What Is Blood Pressure and What Are the Ways the Body Regulates It
In this article, we will consider the short term and long term control of blood pressure, as well as some of the problems when control of blood pressure is lost.
When the receptors recognise a change in the blood pressure falls, the kidneys produce a substance called renin, which when undergoes difficult changes may lead to water and salt retention by the kidneys and the emergence of angiotensin two, which causes vasoconstriction and eventually causes a raised blood pressure (Greenstein, 2009). In emergency situations when a patient has high blood pressure, they are usually given sodium nitroprusside which is a strong vasodilator. It is used to treat emergency hypertension and severe cardiac failure. It expands both arterial and venous blood vessels, and consequently a reduced peripheral resistance and venous return (Greenstein, 2009). Ace inhibitors also help to reduce blood pressure, however, if a patient is taking this drug with diuretics the initial dose should be low because it can lead to a sudden fall in blood pressure (Greenstein, 2009). ACE inhibitors should not be given to pregnant women as it can lead to feotus damage. When the body’s blood pressure is too high (greater than 120/80mmHg), the baroreceptors reflex increases which activate the parasympathetic stimulations of the heart, which leads to a fall in cardiac output. Sympathetic stimulations in the peripheral arterioles will fall leading to vasodilation (the relaxation of the walls of blood vessels) and a consequent fall in blood pressure (Martín-Vázquez and Reyes del Paso, 2010) is achieved.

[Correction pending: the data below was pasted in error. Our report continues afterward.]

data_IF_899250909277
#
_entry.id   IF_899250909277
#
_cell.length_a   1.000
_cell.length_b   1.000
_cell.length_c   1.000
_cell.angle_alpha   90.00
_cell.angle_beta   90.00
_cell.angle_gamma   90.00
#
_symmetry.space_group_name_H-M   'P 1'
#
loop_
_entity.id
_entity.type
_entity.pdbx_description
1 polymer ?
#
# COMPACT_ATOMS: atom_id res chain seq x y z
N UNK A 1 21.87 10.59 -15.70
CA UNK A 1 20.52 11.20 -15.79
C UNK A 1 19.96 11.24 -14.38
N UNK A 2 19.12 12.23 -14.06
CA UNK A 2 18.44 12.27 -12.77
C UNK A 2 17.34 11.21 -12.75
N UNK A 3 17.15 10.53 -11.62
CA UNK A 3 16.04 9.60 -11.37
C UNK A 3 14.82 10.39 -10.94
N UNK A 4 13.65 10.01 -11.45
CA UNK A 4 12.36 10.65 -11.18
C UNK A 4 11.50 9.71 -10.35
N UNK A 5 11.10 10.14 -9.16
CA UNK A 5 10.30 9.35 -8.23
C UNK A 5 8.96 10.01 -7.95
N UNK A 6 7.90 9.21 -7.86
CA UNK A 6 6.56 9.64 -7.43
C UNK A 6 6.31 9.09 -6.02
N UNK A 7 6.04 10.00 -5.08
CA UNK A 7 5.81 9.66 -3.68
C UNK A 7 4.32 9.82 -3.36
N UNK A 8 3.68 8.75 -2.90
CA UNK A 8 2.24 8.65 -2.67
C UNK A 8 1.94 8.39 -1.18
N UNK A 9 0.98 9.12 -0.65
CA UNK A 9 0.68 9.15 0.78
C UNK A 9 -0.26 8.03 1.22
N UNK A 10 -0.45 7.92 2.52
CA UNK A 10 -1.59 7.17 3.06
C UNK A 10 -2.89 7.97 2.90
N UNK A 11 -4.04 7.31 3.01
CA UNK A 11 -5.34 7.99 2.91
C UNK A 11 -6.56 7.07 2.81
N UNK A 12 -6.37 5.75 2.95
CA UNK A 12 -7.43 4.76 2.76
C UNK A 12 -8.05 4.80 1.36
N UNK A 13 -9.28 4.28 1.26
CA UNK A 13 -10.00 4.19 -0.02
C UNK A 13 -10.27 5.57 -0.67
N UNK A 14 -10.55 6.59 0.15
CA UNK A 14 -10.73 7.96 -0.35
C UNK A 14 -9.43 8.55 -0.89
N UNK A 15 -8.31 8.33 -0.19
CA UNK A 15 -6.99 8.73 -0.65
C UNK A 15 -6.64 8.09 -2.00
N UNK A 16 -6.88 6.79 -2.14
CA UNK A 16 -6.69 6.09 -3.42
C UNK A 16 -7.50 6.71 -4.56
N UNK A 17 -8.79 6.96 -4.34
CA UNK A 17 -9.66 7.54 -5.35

The more the plaque and damage increases, the narrower (smaller) the insides of the arteries become — raising blood pressure and starting a vicious circle that further harms your arteries, heart and the rest of your body. This can ultimately lead to other conditions ranging from arrhythmia to heart attack and stroke.
Greenstein, B., 2009. Trounce’s Clinical Pharmacology For Nurses, Eighteenth Edition. ed. Churchill Livingstone, Edinurgh London New York Philadelphia St Louis Sydney Toronto.
Kario, D.K., 2015. Essential manual of 24 hour blood pressure management. Wiley & sons Ltd.
Kougias, P., Weakley, S.M., Yao, Q., Lin, P.H., Chen, C., 2010. Arterial baroreceptors in the management of systemic hypertension. Med. Sci. Monit. Int. Med. J. Exp. Clin. Res. 16, RA1-8.
Martín-Vázquez, M., Reyes del Paso, G.A., 2010. Physical training and the dynamics of the cardiac baroreflex: A comparison when blood pressure rises and falls. Int. J. Psychophysiol. 76, 142–147. https://doi.org/10.1016/j.ijpsycho.2010.03.004